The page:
🎉 Hey party people! 🎉
Have you ever wondered why, and if it’s even necessary to wear ear plugs when you’re out and about a music concert, festival, or rave? 🤔 We at Festival Inspo are all about music lovers and the community maximizing the fun experiences at events 💗🎵, so we’d thought it’d be great to provide a quick guide for anyone who is curious or seeking more information about ear plugs – whether they are really needed or not? 🎧❓
Sound is measured in decibels (dB), and the level of decibels you are exposed to varies on your environment. For example, sleeping vs. motorcycle travel vs. construction site vs. concerts all fall within different points of the decibel scale. Below are some further details.
Ear plugs come in various designs, sizes, and are composed of different materials. They also have ranges of how much hearing protection they offer – also called “Noise Reduction Rating” (NRR).
- Knowing what sound range you will be immersed in can help you identify a suitable pair of ear plugs.
- A good rule of thumb: to gauge how much hearing protecting a set of ear plugs can offer, look at the total dB of your surroundings, and subtract by the NRR rating of the earplugs by 7/divided by 2 (e.g., 90 dB – (27NRR-7)/2 = 80 dB).
- Breaking this down, (27NRR-7)/2 = 10 dB.
- Exposure with hearing protection: 90 dB from your activity – 10dB = 80 dB.
At Concerts and Festivals (TLDR) 🌴🌈🎶✨🏁👽
Exposure to noise and excessive levels above 70 dB for an extended period of time may be damaging to hearing.
Sounds above 85 dB can be harmful and/or cause hearing loss. Music shows, festivals, and concerts can reach between 100 dB-110 dB.
For those interested in ear plugs for music, concerts, and the festival scene, or want discover additional uses of where ear plugs can be effective, check out some videos below along with HOW TOs. ✅
Choosing the right ear plugs 👂
Here are a few aspects to consider when narrowing down your ear plug choice. 💭
- Ambiance – Knowing what surroundings you’ll be in will provide an idea of what noise levels you’ll be exposed to. Examples of typical sound levels are listed below. The higher the decibel level, the more painful it becomes for the human ear.
- Extremely Loud / Threatening
- 140+ dB – fireworks, firearms, gun shots, aircraft engines
- 130 dB – jackhammers
- 120 dB – emergency vehicle sirens, band practice, jet planes during takeoff
- 110 dB – music concerts and festivals (any genre), sporting events, clubs, machinery, woodworking shop
- 100 dB – motorcycles, chainsaw, snowmobile
- 90 dB – lawnmower, hair dryer, blender, power tools
- 80 dB – alarm clock, industrial factory setting, noisy restaurants
- 70 dB – busy streets, vacuum cleaner
- 60 dB – dishwasher, washing machine
- 40-50 dB – ordinary conversation
- 30 dB – quiet conversation
- 20 dB – whispers, light wind
- 10 dB – human breathing
- Extremely Loud / Threatening
- Designs – There are a variety of compositions and materials that ear plugs can be constructed of, and some are intentionally built for reducing noise levels in specific environments. Occasionally, this may also be narrowed down by choice of personal preference in aesthetic.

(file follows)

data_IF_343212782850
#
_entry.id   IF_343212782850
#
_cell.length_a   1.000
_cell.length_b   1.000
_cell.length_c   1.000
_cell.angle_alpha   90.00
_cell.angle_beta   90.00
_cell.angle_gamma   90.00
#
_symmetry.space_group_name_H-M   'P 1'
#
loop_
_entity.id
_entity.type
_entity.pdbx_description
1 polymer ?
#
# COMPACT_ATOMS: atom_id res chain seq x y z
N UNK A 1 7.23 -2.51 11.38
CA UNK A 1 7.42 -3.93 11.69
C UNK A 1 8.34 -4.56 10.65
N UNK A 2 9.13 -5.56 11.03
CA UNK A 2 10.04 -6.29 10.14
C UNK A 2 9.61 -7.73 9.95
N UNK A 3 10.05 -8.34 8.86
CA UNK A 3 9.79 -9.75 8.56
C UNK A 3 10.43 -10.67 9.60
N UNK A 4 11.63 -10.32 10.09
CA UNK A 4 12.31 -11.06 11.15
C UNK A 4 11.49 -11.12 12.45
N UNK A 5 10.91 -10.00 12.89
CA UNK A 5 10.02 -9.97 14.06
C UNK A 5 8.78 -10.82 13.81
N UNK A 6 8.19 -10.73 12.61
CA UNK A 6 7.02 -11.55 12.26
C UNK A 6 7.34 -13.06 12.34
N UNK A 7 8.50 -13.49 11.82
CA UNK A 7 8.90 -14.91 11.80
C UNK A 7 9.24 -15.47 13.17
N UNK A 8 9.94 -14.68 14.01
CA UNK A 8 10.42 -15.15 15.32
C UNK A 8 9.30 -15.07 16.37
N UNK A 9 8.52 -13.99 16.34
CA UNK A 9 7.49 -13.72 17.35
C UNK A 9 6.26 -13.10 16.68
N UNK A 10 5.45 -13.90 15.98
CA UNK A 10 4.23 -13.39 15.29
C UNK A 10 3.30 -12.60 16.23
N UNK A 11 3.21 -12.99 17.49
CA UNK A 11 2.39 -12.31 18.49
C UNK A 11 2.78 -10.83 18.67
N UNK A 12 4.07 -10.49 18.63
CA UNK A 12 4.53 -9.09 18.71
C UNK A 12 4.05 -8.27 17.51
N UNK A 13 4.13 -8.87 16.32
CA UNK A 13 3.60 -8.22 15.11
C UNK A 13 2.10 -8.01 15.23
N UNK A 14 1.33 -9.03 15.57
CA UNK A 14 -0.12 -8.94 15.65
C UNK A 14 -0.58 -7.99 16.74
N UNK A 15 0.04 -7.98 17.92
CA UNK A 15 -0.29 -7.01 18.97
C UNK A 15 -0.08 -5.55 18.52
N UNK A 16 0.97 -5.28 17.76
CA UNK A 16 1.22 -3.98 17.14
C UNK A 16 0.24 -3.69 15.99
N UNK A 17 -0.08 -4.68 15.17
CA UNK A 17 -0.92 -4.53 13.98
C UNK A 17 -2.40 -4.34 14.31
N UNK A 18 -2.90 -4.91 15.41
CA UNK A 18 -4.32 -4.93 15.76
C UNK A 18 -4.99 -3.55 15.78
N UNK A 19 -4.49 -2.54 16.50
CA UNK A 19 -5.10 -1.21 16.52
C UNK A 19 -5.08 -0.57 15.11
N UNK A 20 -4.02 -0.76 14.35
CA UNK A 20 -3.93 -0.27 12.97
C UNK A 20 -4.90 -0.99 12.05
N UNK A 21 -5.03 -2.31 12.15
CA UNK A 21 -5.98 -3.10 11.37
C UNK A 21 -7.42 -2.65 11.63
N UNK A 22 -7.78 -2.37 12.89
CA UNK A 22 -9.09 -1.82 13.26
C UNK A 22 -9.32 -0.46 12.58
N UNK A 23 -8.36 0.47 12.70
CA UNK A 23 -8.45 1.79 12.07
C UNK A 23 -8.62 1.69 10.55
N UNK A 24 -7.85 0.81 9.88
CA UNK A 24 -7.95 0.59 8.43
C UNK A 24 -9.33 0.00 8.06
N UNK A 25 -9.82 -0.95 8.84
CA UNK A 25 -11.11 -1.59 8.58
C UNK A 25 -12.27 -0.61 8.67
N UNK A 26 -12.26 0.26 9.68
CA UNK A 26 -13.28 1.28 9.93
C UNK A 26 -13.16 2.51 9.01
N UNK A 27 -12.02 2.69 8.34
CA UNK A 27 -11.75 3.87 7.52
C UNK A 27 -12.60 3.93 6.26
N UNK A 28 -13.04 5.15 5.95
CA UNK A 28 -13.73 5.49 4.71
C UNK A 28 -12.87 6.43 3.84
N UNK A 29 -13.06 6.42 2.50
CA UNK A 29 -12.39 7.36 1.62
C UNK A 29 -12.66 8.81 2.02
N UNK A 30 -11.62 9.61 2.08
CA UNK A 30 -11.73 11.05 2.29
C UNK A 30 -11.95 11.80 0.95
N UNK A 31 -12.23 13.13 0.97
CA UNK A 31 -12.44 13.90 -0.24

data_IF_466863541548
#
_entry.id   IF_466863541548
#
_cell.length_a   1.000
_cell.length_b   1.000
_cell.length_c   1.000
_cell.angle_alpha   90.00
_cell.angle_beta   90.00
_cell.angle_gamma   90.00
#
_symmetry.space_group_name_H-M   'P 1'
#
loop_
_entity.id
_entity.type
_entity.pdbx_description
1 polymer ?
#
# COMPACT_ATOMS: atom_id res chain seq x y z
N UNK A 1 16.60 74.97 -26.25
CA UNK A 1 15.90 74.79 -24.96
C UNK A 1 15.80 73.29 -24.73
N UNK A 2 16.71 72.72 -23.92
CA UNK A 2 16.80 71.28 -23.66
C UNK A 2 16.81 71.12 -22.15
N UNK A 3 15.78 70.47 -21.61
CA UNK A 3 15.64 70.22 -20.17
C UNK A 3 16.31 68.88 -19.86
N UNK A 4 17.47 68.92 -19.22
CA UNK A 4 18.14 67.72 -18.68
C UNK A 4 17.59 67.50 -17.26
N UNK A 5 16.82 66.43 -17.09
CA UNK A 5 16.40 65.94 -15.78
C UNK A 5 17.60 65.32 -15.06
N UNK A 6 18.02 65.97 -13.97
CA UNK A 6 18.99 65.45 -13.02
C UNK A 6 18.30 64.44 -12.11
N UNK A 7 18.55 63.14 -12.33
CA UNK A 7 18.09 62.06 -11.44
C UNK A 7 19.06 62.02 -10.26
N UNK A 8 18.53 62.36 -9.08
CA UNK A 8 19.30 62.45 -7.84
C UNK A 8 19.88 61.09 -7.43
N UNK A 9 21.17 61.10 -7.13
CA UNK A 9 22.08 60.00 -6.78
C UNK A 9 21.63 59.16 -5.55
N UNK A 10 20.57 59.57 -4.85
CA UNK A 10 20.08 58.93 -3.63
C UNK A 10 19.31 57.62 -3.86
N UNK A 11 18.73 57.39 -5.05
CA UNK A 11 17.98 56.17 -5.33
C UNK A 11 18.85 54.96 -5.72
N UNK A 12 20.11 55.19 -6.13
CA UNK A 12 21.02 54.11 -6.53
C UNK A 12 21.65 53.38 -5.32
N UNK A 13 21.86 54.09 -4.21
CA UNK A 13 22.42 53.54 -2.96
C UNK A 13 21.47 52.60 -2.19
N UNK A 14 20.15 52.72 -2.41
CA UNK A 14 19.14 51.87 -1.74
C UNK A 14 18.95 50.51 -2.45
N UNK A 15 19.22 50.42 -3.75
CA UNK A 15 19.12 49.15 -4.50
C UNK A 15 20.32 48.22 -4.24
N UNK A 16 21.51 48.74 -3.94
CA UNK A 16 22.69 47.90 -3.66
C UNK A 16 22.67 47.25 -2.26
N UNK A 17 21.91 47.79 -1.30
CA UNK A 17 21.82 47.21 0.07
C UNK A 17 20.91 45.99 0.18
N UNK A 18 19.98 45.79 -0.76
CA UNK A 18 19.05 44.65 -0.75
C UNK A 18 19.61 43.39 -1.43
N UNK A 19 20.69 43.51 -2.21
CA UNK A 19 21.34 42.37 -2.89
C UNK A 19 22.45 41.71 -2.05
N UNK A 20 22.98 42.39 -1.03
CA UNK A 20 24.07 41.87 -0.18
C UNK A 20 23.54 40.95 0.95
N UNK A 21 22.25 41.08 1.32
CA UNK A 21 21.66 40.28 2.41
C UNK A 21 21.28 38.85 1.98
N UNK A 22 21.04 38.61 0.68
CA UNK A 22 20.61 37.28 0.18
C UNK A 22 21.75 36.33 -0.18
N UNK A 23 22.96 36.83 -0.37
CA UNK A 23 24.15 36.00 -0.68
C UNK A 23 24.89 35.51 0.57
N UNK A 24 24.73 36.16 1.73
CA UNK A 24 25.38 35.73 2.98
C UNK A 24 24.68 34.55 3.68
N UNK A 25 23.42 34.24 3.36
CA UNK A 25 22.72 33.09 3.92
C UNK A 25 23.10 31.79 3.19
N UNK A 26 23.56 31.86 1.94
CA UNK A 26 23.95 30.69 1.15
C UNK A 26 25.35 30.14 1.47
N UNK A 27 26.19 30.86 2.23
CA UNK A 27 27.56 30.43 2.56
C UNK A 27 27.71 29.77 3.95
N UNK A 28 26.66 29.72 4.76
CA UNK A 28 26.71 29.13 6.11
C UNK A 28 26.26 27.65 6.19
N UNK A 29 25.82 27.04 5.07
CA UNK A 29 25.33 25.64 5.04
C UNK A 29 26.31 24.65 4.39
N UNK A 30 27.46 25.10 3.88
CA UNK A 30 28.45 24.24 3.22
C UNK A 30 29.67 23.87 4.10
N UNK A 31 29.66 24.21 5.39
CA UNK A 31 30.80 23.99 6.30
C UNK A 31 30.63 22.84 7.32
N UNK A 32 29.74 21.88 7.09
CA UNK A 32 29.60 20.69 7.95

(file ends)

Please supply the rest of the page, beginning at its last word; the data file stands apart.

- Multi-tiered – Commonly pre-molded, and often made of a flexible plastic, rubber, or hypoallergenic silicone. The shell sizes may also vary for fit in ears. Popular styles have “flanged” tips, sometimes sold as “one-size-fits-all” or different sizes.
- Foam – Known to have the highest NRRs, and the most effective and strongest in blocking out sound. Once the foam is compressed into the ear canal, they conform and expand to fit.
- Wax – Wax ear plugs are moldable so it’s easy to apply comfortably, but should only seal the ear canal entrance rather than inserting into the ear canal. It is advised not to put wax in the ear canal as it may not be removable.
- Ear muffs – Many models and are designed to reduce sound by having soft cushions fitting around the outer ear, rather than inside the ear. The ear muffs may be filled with foam or liquid, or a combination of both. As a bonus, ear muffs may keep your ears warmer.
- Custom – These molded earplugs will fit and conform precisely to the shape, size, and dimensions of an ear canal, after completing a process of getting impressions of an ear canal. Afterwards, a set of custom earplugs will be produced meant for long-term use and sound quality, as they will be tailored to your fitting.
- Noise Reduction Rating (NRR) – Understanding Noise Reduction Ratings can significantly improve your hearing protection needs. Each pair of ear plugs should display their NRR, allowing you to deduce how much noise you will be blocking, as you combine factors of your climate in decibels. (See above on how to calculate NRR within an environment.)
- Total Package – Some ear plugs may come with added accessories such as a carrying case, connector cord, additional filters, etc. These will vary in price point and/or premium, and overall quality. As you determine what features you like and how much noise cancelling you’ll need, they will offer different values which you may evaluate based on personal preference. Or, if you just want to trial a pair out for fit first, you can get back to the extras later.
Festival Inspo’s Quick Ear Plugs Starter List 💡🎧
✨ If you’re in the market for new ear plugs, here are our selects you can browse:
- High Fidelity Eargasm (available in other sizes, and color themes)
- High Fidelity EarPeace
- High Fidelity Hearprotek
- Downbeats High Fidelity
- Vibes High Fidelity
- SureFire EP4 Sonic Defenders
- Loop Experience Ear Plugs
- Medeela Ear Plugs
🙉 If any of these work out for you, or if you have a pair of music appropriate ear plugs to recommend, we’d love to hear!
Happy listening for festival season all-year long in 2023! 🙌 😎